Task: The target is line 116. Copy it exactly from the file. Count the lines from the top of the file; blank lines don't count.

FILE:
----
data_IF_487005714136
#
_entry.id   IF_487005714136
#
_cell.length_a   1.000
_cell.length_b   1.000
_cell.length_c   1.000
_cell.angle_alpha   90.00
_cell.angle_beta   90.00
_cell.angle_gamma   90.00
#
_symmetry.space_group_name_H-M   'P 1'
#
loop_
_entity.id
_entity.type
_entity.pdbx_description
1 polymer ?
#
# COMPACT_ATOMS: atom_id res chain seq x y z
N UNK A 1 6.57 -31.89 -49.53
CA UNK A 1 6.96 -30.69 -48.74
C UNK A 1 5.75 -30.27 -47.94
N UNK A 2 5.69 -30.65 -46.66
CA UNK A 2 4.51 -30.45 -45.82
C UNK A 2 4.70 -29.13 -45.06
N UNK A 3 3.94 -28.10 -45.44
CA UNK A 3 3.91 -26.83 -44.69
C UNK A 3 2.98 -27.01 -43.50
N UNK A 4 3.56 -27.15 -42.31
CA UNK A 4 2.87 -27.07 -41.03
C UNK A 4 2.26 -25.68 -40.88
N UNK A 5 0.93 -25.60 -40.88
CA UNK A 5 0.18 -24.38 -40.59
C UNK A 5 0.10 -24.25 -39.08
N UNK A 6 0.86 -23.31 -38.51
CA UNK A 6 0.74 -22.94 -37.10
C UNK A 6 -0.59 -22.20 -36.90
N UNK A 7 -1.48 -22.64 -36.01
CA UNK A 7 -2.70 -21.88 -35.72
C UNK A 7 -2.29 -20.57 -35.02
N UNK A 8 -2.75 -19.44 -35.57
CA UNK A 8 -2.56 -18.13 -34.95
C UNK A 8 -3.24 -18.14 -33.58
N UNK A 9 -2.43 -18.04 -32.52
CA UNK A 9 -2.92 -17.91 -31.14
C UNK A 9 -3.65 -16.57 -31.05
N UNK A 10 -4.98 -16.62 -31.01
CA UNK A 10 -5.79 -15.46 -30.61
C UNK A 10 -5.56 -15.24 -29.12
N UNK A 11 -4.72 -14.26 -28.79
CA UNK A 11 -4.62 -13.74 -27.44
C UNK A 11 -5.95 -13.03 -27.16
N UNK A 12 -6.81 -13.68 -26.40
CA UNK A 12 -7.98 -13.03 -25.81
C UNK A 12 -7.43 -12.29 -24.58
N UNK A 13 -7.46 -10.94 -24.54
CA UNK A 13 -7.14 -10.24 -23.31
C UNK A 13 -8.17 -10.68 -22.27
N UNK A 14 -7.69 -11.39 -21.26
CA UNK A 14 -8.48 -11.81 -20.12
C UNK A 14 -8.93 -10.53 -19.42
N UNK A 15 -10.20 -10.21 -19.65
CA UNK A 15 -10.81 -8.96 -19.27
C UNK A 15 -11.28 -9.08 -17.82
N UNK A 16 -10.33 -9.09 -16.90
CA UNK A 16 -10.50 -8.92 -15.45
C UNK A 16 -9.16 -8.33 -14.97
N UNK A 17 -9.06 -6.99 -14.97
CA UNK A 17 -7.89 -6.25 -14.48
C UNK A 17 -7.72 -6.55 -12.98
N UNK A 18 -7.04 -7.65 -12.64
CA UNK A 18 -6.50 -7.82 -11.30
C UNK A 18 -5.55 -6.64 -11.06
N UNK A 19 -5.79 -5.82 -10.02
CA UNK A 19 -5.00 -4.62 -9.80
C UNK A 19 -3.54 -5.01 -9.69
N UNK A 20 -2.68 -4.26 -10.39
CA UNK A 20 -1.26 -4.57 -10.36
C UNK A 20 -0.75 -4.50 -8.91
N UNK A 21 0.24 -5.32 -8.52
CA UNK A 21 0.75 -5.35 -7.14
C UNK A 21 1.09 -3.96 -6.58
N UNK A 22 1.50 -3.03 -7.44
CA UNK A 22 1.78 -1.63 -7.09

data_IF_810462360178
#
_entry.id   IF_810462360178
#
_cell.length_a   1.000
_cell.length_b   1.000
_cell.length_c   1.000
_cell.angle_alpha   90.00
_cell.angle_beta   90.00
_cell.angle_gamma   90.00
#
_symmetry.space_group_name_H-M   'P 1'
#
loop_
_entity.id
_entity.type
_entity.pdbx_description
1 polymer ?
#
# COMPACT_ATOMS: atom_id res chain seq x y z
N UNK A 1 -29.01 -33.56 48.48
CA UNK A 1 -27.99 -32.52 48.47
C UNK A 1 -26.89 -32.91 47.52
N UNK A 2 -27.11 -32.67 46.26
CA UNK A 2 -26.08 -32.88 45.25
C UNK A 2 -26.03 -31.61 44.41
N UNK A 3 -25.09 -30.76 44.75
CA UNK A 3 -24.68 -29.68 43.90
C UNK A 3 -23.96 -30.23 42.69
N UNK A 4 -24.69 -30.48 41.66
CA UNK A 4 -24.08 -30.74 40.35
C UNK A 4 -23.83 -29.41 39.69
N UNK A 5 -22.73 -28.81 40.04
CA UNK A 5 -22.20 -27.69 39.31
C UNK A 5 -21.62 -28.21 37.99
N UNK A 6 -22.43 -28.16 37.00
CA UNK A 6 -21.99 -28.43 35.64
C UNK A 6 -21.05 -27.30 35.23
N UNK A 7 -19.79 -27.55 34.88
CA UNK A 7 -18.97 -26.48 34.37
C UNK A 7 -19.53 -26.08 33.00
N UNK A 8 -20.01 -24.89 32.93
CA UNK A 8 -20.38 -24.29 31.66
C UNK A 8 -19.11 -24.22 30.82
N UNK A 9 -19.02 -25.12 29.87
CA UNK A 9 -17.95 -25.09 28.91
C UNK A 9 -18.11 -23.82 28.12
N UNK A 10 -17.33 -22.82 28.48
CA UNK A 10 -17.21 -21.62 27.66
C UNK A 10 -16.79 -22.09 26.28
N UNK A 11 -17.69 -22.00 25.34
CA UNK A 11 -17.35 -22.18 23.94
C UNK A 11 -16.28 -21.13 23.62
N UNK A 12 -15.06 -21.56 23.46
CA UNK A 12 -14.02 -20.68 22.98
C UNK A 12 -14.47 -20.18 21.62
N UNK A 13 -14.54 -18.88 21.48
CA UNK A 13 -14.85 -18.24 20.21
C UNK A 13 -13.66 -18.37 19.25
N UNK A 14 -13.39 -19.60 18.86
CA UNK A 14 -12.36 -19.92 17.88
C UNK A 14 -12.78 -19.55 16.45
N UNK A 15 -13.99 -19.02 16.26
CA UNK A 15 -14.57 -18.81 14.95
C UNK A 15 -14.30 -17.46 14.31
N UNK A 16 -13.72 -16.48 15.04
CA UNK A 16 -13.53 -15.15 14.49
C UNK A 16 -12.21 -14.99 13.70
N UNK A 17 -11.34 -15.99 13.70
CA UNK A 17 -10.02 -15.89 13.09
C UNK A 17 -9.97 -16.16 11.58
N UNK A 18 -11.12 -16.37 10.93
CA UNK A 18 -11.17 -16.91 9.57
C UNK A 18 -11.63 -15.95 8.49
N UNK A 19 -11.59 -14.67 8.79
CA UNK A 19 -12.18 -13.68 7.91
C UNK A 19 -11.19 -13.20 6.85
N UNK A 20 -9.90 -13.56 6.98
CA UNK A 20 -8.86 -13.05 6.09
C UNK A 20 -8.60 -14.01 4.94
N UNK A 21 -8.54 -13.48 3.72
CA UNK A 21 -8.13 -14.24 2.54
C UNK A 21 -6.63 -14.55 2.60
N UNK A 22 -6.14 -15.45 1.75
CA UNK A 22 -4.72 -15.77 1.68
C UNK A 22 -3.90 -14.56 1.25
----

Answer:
CA UNK A 4 -24.08 -30.74 40.35